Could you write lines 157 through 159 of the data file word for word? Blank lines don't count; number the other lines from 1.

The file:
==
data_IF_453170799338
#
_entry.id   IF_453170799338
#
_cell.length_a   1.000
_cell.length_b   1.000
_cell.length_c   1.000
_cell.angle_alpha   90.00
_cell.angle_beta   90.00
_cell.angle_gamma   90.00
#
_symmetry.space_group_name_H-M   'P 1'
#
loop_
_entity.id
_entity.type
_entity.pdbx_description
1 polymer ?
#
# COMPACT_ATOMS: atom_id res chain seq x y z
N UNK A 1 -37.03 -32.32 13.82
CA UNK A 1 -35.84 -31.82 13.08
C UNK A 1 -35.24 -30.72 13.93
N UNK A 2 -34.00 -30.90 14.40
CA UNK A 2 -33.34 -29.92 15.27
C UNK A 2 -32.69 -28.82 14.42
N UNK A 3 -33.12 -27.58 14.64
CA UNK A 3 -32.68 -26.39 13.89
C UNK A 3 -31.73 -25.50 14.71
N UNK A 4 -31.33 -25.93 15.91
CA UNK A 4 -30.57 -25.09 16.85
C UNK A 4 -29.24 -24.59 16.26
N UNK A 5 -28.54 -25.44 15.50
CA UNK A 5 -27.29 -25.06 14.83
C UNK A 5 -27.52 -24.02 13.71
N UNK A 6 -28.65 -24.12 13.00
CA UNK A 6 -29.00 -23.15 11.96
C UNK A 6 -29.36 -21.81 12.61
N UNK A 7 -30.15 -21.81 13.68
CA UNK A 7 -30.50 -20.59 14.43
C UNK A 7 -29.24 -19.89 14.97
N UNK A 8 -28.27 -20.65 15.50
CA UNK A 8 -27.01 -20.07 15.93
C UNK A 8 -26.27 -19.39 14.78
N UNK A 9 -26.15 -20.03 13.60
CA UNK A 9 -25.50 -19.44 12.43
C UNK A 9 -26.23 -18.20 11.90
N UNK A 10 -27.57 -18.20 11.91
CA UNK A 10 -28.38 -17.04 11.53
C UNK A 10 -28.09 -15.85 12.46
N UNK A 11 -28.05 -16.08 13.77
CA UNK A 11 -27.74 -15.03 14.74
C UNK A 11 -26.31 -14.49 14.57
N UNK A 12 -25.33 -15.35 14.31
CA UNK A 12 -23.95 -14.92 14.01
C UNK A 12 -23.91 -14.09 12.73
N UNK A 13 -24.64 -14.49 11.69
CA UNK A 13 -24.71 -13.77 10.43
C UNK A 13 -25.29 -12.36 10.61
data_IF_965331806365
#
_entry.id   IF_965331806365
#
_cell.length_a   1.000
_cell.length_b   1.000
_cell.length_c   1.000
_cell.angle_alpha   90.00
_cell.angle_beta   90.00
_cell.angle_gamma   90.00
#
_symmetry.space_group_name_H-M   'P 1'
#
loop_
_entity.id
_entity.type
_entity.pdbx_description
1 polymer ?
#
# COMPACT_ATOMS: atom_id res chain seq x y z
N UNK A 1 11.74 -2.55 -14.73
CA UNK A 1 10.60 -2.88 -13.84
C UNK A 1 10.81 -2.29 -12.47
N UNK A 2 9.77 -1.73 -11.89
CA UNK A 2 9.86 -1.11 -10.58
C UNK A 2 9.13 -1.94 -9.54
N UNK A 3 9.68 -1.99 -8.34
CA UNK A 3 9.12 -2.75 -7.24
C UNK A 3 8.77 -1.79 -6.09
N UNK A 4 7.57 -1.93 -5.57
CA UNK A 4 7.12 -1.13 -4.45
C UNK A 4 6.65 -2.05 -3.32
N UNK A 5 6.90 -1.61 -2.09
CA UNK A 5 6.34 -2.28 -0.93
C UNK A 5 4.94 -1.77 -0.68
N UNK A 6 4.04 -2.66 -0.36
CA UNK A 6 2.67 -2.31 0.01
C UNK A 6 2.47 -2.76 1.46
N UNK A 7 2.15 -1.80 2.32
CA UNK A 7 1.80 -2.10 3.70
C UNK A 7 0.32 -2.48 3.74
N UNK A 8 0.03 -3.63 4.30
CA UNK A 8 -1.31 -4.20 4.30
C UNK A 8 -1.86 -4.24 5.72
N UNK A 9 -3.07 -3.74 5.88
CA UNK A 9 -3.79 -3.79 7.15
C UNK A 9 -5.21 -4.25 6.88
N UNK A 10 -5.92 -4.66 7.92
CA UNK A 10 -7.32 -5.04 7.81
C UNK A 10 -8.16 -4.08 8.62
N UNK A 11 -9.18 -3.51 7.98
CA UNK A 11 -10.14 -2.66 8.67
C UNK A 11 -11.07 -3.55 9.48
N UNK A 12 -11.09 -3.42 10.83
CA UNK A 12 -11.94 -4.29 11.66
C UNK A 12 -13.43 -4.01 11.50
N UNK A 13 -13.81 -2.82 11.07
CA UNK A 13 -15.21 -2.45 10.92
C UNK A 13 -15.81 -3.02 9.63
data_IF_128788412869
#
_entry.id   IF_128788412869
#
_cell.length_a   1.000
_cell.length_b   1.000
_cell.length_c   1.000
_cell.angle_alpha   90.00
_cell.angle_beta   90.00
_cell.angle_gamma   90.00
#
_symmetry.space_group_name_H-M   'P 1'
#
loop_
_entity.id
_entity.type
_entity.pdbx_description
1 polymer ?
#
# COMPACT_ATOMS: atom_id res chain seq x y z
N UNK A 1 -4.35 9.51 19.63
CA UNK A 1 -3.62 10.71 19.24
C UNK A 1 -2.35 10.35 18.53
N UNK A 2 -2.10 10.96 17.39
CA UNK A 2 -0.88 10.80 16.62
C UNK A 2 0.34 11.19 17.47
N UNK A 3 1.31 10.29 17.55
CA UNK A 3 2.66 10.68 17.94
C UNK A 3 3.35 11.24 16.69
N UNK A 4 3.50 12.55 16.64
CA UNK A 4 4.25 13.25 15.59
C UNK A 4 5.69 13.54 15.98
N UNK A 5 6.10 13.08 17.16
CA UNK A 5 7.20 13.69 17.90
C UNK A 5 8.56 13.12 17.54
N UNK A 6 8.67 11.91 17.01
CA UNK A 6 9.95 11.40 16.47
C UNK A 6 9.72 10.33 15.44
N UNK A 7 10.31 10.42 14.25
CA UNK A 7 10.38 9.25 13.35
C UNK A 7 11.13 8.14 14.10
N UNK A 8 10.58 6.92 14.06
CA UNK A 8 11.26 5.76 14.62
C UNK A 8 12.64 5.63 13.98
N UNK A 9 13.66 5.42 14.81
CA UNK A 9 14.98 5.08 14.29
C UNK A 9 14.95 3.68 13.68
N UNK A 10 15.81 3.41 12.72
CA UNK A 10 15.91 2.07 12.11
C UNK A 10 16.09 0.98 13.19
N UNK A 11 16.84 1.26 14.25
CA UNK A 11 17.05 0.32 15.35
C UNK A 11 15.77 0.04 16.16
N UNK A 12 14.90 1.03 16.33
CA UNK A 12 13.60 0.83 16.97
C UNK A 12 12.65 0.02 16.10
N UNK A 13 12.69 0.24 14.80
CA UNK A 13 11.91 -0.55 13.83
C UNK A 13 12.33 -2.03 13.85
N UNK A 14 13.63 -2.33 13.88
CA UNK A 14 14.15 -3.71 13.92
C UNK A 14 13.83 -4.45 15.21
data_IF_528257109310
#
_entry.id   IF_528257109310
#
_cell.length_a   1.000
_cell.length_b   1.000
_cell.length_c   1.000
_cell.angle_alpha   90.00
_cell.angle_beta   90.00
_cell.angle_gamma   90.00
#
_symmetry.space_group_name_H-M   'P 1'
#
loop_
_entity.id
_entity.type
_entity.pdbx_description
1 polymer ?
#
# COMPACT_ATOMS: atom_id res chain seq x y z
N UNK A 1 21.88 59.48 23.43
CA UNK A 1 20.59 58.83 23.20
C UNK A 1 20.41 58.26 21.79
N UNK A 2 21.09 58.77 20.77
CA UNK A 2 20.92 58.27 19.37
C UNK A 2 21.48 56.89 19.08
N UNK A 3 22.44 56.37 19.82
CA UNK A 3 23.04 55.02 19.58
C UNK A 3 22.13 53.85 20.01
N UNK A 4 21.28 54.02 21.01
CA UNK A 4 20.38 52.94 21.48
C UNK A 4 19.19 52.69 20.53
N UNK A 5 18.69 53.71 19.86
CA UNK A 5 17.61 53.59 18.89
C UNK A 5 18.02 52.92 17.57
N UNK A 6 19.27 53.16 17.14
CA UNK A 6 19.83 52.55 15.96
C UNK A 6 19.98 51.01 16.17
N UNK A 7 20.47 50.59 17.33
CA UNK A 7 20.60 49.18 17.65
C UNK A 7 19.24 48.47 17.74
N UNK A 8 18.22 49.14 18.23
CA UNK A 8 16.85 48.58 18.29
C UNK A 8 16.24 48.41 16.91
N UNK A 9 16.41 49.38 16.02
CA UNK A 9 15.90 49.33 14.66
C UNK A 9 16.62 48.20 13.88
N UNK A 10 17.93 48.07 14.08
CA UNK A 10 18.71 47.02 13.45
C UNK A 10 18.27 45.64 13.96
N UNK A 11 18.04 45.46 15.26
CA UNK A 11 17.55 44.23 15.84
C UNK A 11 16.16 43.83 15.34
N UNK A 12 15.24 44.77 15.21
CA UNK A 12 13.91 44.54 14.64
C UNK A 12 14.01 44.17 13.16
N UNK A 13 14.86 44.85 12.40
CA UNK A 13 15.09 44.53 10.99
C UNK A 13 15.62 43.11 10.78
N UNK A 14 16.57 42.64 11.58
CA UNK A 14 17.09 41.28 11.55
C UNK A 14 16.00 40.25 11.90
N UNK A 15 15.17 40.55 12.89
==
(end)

N UNK A 7 10.31 10.42 14.25
CA UNK A 7 10.38 9.25 13.35
C UNK A 7 11.13 8.14 14.10